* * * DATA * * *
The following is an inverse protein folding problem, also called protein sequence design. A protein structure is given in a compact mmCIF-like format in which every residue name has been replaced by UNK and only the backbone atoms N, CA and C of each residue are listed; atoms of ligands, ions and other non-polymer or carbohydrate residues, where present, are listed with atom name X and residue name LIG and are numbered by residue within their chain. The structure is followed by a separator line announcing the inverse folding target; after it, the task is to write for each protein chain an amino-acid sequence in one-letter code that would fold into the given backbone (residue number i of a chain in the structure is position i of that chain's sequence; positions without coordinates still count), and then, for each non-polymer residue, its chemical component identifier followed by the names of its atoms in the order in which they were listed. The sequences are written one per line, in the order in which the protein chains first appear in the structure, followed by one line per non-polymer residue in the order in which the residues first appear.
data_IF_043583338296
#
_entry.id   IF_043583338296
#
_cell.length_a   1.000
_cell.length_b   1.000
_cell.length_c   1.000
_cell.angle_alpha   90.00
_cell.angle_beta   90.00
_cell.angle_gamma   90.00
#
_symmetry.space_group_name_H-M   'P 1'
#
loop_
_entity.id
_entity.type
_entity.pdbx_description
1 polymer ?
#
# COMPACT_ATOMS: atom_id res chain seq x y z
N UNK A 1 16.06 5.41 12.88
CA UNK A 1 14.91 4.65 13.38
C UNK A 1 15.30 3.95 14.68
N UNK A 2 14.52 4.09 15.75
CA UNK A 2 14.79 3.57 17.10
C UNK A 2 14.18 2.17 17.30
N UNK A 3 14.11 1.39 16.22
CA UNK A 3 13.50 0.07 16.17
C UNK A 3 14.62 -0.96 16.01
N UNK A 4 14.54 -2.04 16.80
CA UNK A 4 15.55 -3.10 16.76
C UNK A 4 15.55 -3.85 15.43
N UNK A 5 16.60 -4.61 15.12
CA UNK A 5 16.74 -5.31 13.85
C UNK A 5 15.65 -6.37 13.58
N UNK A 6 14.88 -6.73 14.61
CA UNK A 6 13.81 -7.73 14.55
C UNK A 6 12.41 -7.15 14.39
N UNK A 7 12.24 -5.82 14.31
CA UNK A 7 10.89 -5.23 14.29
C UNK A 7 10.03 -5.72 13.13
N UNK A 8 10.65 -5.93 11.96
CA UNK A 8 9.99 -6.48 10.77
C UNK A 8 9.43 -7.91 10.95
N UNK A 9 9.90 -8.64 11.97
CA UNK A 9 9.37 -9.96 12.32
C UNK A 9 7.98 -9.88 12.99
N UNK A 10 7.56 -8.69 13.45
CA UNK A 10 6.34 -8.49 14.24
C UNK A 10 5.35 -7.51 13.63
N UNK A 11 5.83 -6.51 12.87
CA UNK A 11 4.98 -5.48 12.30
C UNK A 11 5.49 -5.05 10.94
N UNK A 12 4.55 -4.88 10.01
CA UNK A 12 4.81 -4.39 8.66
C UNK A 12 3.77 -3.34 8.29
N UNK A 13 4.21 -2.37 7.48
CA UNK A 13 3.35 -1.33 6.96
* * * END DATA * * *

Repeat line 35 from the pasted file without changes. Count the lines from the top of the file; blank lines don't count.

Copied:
CA UNK A 5 16.74 -5.31 13.85